Three Routes Through Thelma & Louise

Bringing to Life

Bringing to Life

You can tell a lot about a person from the way they pack a suitcase. It is an activity that requires making difficult and definitional choices on the fly; the way you carry your baggage is the way you carry yourself. Take Thelma Dickinson, a scatterbrained sweetheart from landlocked Arkansas who prepares for a three-day fishing trip with her best friend by bringing two hefty suitcases, two handbags, two fishing poles and a spindly fishing net, one camping cooler, one large beige tackle box, a portable lantern, and one compact handgun from the bedroom nightstand. When she trundles giddily out of her house in strappy sandals, a flowing white skirt, and a lace-up corset, her red hair hot-rolled and teased into cotton candy, she looks more prepared to catch a date than a carp. As Thelma in Thelma & Louise, Geena Davis plays this moment absolutely straight, babbling about how she brought so much just in case there is a “psycho killer on the loose.” There is a charming naivete to Thelma’s surplus—only a woman who has seen so little feels the need to lug around so much.

By contrast, her traveling companion, Louise Sawyer, played with steely gruffness by Susan Sarandon, packs light and lean, placing a few items of clothing into individual ziplock bags inside a small rolling suitcase. During the film’s early packing montage, Davis frantically zips around in her curlers and flappy robe while Sarandon is collected and smooth in rigid, formfitting jeans and a crisp poplin shirt buttoned all the way to the top. Before she leaves the house, Louise washes a single blue drinking glass and places it gently next to her sink. She then peels out in her pristine 1966 Ford Thunderbird convertible, looking like a film star in a taut headscarf and meticulously applied red lipstick. She’s effortlessly put together on the outside, but, of course, she’s suppressing an internal hurricane.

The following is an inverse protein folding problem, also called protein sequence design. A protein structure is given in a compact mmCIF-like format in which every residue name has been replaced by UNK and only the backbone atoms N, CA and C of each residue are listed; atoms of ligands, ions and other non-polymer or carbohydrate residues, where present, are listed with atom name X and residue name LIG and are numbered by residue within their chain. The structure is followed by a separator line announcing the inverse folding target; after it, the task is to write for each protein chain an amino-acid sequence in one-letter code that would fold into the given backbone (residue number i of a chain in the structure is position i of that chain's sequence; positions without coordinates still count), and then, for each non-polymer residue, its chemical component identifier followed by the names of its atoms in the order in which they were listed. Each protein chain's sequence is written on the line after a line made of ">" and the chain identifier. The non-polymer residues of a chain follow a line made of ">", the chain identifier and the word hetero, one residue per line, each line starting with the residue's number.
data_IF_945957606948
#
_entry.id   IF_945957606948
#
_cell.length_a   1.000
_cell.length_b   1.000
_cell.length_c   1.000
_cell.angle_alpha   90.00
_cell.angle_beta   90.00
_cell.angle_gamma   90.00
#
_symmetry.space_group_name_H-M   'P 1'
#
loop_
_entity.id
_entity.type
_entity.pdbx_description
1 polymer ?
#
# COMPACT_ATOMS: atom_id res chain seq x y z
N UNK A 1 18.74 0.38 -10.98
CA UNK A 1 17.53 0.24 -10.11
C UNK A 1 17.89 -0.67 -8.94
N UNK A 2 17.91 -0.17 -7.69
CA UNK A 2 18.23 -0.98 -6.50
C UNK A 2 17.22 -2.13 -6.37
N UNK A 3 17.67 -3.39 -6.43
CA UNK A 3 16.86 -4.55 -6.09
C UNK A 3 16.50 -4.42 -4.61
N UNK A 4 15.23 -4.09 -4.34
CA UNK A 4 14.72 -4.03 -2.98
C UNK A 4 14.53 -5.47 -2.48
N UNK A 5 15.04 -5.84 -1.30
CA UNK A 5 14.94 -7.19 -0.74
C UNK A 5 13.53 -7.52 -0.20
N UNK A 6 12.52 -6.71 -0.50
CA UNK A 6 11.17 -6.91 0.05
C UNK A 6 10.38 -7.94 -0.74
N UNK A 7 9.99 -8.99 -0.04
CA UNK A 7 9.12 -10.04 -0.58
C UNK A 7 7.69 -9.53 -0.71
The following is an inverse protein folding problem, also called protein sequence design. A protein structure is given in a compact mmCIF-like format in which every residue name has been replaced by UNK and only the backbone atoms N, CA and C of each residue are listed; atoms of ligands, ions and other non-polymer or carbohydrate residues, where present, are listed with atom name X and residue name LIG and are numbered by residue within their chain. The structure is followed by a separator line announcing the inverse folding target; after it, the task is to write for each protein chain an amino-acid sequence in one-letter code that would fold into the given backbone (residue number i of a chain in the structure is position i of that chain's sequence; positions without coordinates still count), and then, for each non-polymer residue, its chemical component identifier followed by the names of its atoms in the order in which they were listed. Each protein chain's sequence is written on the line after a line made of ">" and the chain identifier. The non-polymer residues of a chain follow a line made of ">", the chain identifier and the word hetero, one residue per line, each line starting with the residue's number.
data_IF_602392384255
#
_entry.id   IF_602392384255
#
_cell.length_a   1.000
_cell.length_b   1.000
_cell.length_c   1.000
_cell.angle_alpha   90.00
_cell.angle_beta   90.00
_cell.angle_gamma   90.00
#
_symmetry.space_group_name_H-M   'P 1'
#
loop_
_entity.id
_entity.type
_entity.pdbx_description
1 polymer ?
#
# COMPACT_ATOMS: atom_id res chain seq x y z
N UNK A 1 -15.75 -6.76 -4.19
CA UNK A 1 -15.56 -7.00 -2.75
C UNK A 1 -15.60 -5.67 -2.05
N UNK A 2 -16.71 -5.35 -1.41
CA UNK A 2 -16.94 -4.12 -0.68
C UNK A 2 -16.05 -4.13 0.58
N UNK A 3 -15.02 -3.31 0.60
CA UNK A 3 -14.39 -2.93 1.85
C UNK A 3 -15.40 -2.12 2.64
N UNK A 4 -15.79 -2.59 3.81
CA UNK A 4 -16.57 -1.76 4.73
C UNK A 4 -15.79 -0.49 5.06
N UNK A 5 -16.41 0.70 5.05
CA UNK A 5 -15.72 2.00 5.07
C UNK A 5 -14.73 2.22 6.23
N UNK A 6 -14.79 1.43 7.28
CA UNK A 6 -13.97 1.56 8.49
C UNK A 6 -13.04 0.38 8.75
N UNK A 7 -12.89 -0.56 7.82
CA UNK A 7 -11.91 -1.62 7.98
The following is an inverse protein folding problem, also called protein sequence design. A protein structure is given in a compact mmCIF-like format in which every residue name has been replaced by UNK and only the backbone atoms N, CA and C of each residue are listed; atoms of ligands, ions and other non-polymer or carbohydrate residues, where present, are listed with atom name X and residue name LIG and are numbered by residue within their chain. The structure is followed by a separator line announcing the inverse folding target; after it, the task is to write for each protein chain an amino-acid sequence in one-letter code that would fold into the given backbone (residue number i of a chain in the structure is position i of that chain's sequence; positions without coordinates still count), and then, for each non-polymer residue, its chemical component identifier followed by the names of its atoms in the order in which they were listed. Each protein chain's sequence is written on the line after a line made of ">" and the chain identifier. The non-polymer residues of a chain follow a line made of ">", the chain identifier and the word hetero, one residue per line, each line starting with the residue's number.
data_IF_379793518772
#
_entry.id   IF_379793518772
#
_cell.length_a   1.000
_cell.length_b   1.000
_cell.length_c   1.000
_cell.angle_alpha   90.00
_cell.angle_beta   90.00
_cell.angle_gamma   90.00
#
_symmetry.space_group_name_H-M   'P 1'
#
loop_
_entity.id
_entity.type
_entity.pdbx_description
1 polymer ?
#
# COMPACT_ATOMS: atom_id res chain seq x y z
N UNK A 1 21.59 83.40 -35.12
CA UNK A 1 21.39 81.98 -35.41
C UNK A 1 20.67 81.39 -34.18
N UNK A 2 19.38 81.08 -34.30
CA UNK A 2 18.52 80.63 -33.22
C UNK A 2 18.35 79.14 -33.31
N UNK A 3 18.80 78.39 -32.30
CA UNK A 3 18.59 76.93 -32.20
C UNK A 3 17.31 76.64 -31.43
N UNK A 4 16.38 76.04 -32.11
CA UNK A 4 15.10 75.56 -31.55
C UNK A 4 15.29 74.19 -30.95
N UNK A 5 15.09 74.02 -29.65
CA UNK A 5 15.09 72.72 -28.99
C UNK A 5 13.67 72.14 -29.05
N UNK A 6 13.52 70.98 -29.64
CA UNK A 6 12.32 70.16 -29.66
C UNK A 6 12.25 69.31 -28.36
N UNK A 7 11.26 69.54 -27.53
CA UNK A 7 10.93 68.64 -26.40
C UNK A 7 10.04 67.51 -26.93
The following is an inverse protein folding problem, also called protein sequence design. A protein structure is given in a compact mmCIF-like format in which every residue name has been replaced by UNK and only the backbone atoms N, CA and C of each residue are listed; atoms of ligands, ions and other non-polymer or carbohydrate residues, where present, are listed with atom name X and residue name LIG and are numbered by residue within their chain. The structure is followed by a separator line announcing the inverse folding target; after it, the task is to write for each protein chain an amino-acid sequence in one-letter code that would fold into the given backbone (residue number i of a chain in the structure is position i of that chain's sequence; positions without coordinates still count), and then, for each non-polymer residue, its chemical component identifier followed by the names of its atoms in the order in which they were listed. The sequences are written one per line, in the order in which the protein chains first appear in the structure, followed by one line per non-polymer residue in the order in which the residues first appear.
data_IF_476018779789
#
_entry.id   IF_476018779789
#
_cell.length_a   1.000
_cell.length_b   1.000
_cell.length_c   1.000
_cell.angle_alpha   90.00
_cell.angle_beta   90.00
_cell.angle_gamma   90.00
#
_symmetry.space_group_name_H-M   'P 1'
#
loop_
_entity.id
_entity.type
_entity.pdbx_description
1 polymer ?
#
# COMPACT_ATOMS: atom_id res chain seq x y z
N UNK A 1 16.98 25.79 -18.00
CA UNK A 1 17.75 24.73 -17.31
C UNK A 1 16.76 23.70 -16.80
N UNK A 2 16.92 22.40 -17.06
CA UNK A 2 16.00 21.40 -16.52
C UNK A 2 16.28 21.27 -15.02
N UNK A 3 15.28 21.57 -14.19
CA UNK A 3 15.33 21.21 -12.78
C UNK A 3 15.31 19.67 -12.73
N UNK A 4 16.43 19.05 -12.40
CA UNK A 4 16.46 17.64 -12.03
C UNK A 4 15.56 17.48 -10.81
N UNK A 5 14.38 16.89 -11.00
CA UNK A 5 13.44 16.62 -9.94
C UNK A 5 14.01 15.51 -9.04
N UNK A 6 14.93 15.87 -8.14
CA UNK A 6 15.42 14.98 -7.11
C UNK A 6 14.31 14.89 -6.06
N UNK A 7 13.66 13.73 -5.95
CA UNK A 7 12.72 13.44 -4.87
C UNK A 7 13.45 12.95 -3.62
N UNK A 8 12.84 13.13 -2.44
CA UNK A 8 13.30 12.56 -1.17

The packing montage not only reveals many of the differences between these two women but also subtly shows how they both want to get free. At the film’s start, Louise is a nihilistic, chain-smoking waitress at a greasy spoon, with an absentee boyfriend and a history of sexual trauma, and Thelma is an understimulated housewife whose philandering husband hardly lets her leave the house. Their “fishing” weekend is about nothing short of mutual salvation. How they pack for it is a small detail, but Davis and Sarandon—who both earned Oscar nominations for their work, uncommon for costars in the same category—are sticklers for detail. What makes Thelma & Louise truly a film for women, despite the fact that it was directed by a man, are its two central performances, which are masterful in their tender and unwavering specificity. From the moment they drive away from their past, Thelma and Louise are constantly bobbing and weaving, evolving and shape-shifting.

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